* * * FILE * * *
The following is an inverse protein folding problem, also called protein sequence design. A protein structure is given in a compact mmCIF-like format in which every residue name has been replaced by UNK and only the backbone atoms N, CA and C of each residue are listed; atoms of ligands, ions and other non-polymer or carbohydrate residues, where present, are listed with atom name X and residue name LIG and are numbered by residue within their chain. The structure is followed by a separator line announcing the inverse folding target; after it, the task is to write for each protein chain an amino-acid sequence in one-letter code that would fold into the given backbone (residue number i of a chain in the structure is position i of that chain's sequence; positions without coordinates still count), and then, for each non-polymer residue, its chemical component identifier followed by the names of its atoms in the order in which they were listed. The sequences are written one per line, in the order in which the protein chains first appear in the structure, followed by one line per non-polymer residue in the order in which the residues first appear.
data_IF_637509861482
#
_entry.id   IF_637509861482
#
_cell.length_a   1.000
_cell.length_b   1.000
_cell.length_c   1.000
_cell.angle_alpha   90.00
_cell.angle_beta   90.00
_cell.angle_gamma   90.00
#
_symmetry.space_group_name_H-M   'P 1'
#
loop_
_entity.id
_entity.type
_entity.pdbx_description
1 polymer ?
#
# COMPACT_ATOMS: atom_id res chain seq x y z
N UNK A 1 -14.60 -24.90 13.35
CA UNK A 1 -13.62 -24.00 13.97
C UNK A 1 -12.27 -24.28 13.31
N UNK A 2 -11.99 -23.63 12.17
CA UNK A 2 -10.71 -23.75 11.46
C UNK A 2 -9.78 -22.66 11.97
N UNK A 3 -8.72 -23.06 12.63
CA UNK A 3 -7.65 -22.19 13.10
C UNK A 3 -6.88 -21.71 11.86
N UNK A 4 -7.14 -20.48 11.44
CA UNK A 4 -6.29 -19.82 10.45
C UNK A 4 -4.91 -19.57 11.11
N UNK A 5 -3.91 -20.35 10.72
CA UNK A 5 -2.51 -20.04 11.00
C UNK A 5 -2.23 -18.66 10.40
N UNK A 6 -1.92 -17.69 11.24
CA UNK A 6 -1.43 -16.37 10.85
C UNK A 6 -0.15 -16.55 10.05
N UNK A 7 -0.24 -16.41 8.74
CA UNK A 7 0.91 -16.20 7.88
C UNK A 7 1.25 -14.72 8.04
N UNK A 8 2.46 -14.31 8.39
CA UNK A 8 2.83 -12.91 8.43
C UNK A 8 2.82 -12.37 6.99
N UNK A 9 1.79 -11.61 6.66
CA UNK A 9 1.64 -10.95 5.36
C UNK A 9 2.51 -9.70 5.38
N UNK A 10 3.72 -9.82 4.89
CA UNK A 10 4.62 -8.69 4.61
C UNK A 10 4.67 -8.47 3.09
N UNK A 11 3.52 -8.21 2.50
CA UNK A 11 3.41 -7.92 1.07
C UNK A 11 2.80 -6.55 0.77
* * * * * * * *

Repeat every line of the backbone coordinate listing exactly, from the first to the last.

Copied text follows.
The following is an inverse protein folding problem, also called protein sequence design. A protein structure is given in a compact mmCIF-like format in which every residue name has been replaced by UNK and only the backbone atoms N, CA and C of each residue are listed; atoms of ligands, ions and other non-polymer or carbohydrate residues, where present, are listed with atom name X and residue name LIG and are numbered by residue within their chain. The structure is followed by a separator line announcing the inverse folding target; after it, the task is to write for each protein chain an amino-acid sequence in one-letter code that would fold into the given backbone (residue number i of a chain in the structure is position i of that chain's sequence; positions without coordinates still count), and then, for each non-polymer residue, its chemical component identifier followed by the names of its atoms in the order in which they were listed. The sequences are written one per line, in the order in which the protein chains first appear in the structure, followed by one line per non-polymer residue in the order in which the residues first appear.
data_IF_637509861482
#
_entry.id   IF_637509861482
#
_cell.length_a   1.000
_cell.length_b   1.000
_cell.length_c   1.000
_cell.angle_alpha   90.00
_cell.angle_beta   90.00
_cell.angle_gamma   90.00
#
_symmetry.space_group_name_H-M   'P 1'
#
loop_
_entity.id
_entity.type
_entity.pdbx_description
1 polymer ?
#
# COMPACT_ATOMS: atom_id res chain seq x y z
N UNK A 1 -14.60 -24.90 13.35
CA UNK A 1 -13.62 -24.00 13.97
C UNK A 1 -12.27 -24.28 13.31
N UNK A 2 -11.99 -23.63 12.17
CA UNK A 2 -10.71 -23.75 11.46
C UNK A 2 -9.78 -22.66 11.97
N UNK A 3 -8.72 -23.06 12.63
CA UNK A 3 -7.65 -22.19 13.10
C UNK A 3 -6.88 -21.71 11.86
N UNK A 4 -7.14 -20.48 11.44
CA UNK A 4 -6.29 -19.82 10.45
C UNK A 4 -4.91 -19.57 11.11
N UNK A 5 -3.91 -20.35 10.72
CA UNK A 5 -2.51 -20.04 11.00
C UNK A 5 -2.23 -18.66 10.40
N UNK A 6 -1.92 -17.69 11.24
CA UNK A 6 -1.43 -16.37 10.85
C UNK A 6 -0.15 -16.55 10.05
N UNK A 7 -0.24 -16.41 8.74
CA UNK A 7 0.91 -16.20 7.88
C UNK A 7 1.25 -14.72 8.04
N UNK A 8 2.46 -14.31 8.39
CA UNK A 8 2.83 -12.91 8.43
C UNK A 8 2.82 -12.37 6.99
N UNK A 9 1.79 -11.61 6.66
CA UNK A 9 1.64 -10.95 5.36
C UNK A 9 2.51 -9.70 5.38
N UNK A 10 3.72 -9.82 4.89
CA UNK A 10 4.62 -8.69 4.61
C UNK A 10 4.67 -8.47 3.09
N UNK A 11 3.52 -8.21 2.50
CA UNK A 11 3.41 -7.92 1.07
C UNK A 11 2.80 -6.55 0.77